My pal Katie and I were church-mouse-poor when we lived in Boston. One of us was a poet, one a lab rat, and both were Berkeley girls with expensive taste in food and drink. This was sometimes a problem. But we stayed sane by picking our battles. This was before the days when good coffee was a given, and we had Peets (which back then was the good coffee, and had only a small handful of Bay Area shops) Fedex us their Arabian Mocha, which we ground judiciously and measured to the teaspoon.
And whenever we could, we made sure there was a bottle of Lillet in the fridge.
The quintessential aperitif of Bordeaux, Lillet is a fortified wine made mostly from Semillon grapes (Merlot in the rouge version) mixed with some fancy aromatics (largely citrus peels and Peruvian Cinchona, from which quinine is derived). It is oaked, racked, and handled with care as befits any French beverage with a long history—and it has a long finish to go along with it. Lillet is bittersweet, honeyed, slightly resinous, with a floral nose.
Though few people probably use Lillet to fight fevers any more, it remains damned good at fighting off the ennui of a warm afternoon. Iced and garnished simply with an orange slice, it is a heavenly, bittersweet brew with a rich gold color.
Now, the Grande Dame of Bordeaux tonics has up and declared May 21 National Aperitif Day. As far as I am concerned, every day could be National aperitif day, but let’s go with this. Following are four recipes to try if you are a restless sort who wants to think beyond the ice cube and orange wedge.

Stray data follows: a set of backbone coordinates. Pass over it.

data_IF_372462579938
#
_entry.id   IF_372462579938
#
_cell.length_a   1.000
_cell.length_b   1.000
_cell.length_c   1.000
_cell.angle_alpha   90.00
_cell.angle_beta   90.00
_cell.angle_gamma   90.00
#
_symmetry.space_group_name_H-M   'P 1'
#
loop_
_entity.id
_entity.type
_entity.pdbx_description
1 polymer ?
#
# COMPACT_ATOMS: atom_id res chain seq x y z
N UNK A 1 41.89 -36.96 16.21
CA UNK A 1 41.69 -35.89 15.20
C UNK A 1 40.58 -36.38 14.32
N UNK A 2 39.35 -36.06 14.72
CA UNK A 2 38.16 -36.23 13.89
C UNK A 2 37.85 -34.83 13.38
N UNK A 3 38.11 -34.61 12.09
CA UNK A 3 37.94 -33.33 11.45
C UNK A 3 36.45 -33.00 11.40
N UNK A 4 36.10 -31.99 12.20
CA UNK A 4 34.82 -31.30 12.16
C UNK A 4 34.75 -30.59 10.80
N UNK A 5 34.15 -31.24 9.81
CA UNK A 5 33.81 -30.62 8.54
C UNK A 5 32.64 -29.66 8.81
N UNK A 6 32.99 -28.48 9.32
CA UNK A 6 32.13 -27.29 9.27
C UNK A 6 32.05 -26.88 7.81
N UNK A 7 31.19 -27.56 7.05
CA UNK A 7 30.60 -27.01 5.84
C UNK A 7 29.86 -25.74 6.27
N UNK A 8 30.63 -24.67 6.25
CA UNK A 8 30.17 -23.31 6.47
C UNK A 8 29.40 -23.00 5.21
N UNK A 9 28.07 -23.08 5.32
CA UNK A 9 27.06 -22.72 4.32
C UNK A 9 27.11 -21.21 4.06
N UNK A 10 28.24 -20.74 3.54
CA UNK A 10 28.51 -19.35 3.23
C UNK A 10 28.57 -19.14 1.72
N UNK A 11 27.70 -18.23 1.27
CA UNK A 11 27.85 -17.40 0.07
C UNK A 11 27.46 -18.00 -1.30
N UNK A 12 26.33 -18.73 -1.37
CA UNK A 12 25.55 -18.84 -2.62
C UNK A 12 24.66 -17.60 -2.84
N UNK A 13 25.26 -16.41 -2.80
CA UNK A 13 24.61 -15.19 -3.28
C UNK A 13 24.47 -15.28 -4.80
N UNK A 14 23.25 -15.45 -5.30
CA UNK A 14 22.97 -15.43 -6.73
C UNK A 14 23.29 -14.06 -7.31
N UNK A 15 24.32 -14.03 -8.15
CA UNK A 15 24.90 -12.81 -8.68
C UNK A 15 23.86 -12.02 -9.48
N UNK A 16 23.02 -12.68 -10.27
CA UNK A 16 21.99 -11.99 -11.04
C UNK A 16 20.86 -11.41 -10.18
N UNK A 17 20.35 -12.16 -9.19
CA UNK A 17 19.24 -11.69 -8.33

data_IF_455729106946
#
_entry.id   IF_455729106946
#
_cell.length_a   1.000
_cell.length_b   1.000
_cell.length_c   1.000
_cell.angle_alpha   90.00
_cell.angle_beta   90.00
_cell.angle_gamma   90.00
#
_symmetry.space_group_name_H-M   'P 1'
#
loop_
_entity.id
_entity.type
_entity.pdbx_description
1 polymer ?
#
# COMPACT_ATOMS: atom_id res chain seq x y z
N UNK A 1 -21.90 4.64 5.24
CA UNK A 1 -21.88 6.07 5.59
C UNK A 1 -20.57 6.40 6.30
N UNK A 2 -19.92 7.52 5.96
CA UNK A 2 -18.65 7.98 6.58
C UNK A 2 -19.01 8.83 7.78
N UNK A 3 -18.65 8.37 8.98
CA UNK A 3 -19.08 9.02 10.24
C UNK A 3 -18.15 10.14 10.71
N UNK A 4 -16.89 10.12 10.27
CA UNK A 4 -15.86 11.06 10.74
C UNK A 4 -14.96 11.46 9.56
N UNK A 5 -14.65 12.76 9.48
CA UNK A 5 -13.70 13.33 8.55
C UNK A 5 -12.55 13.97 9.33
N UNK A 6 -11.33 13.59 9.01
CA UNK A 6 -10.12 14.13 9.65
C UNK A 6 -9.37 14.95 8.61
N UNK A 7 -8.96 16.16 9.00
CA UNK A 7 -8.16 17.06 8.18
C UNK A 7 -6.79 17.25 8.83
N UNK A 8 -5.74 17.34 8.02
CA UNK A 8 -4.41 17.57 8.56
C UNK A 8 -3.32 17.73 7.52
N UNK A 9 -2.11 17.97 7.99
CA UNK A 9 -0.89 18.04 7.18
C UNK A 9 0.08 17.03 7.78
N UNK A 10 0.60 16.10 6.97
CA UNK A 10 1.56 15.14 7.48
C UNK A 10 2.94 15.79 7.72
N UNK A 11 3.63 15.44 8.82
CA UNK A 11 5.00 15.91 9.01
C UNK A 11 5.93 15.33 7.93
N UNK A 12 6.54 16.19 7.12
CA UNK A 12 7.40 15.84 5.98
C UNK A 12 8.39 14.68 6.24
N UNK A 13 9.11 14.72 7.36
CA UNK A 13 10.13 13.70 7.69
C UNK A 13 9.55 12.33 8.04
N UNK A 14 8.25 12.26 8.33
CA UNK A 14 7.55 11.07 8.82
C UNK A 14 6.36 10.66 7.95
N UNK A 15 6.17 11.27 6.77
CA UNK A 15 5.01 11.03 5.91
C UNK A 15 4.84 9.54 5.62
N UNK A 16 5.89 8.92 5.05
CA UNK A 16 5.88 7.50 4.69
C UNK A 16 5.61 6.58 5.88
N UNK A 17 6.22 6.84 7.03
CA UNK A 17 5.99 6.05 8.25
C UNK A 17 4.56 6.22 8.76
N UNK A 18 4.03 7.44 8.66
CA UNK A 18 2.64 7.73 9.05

These are great for kicking back on the deck, enjoying at a picnic, or serving before dinner. And you can always claim, as Katie and I did, that it is for medicinal purposes. After all, with warmer weather the mosquitos do tend to come out, and a little anti-malarial quinine can’t go amiss.
10 muddled grapes
2 sprigs fresh thyme
2 parts Lillet Blanc
¼ ounce St Germain
1 part sparkling wine
Directions:Build in first 4 ingredients in Mason jar and lightly muddle thyme and grapes. Fill jar with ice and screw on lid. Shake vigorously for 10 seconds. Remove lid and top with sparkling wine. Add a straw and enjoy!
1 part Lillet Rosé
1 part dry grapefruit or citrus soda (Belvoir Elderflower & Rose used here)
Directions: Add first 2 ingredients to wine glass and top with ice. Garnish with sage and grapefruit.
1 Part Lillet Rosé
¼ part Simple syrup
Directions: Add simple syrup with fruit at bottom of pitcher and lightly muddle to express juices. Add Lillet Rosé and stir with ice to chill. Serve in tumblers or wine glasses over fresh ice or on its own.
4-5 lemon quarters
4-5 strawberry halves
½ part Aperol
¼ part simple syrup
2 parts Lillet Rosé
Directions: Add all ingredients to a shaker and fill with ice. Shake vigorously for 10 seconds and pour whole of contents, including ice, into a glass. Enjoy!